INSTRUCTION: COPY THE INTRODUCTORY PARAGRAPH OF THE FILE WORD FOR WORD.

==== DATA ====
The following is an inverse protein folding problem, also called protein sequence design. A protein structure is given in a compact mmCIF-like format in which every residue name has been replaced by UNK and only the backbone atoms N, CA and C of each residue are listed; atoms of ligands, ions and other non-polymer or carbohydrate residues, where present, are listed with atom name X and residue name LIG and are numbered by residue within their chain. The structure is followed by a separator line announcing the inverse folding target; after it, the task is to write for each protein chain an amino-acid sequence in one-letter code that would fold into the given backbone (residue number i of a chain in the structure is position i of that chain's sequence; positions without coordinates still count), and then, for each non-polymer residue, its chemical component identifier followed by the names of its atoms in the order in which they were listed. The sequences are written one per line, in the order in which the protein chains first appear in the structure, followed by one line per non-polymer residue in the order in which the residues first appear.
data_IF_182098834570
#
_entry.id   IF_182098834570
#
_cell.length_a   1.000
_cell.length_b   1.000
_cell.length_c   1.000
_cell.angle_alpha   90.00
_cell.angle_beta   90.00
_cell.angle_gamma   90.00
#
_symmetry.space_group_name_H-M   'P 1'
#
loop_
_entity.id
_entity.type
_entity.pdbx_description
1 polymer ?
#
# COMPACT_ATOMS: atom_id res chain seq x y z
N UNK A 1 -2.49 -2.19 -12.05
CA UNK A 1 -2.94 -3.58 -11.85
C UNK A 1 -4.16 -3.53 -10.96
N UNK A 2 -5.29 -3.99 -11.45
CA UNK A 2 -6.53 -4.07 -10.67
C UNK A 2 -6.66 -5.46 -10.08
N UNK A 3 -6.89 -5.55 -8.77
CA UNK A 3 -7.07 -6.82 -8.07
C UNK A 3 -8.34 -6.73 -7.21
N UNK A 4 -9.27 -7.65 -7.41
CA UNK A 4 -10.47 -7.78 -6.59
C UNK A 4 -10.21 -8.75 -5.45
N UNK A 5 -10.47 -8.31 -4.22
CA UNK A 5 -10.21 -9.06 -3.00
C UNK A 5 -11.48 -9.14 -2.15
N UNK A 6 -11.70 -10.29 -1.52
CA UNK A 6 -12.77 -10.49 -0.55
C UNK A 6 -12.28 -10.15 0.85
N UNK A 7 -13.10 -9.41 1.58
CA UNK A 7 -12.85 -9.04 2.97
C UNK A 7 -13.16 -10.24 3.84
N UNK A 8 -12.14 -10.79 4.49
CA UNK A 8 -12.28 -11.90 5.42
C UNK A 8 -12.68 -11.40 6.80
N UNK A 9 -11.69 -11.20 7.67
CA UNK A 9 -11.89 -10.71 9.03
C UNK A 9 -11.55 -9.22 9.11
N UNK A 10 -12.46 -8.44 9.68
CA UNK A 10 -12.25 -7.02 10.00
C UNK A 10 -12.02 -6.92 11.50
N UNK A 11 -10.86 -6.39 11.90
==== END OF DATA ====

The following is an inverse protein folding problem, also called protein sequence design. A protein structure is given in a compact mmCIF-like format in which every residue name has been replaced by UNK and only the backbone atoms N, CA and C of each residue are listed; atoms of ligands, ions and other non-polymer or carbohydrate residues, where present, are listed with atom name X and residue name LIG and are numbered by residue within their chain. The structure is followed by a separator line announcing the inverse folding target; after it, the task is to write for each protein chain an amino-acid sequence in one-letter code that would fold into the given backbone (residue number i of a chain in the structure is position i of that chain's sequence; positions without coordinates still count), and then, for each non-polymer residue, its chemical component identifier followed by the names of its atoms in the order in which they were listed. The sequences are written one per line, in the order in which the protein chains first appear in the structure, followed by one line per non-polymer residue in the order in which the residues first appear.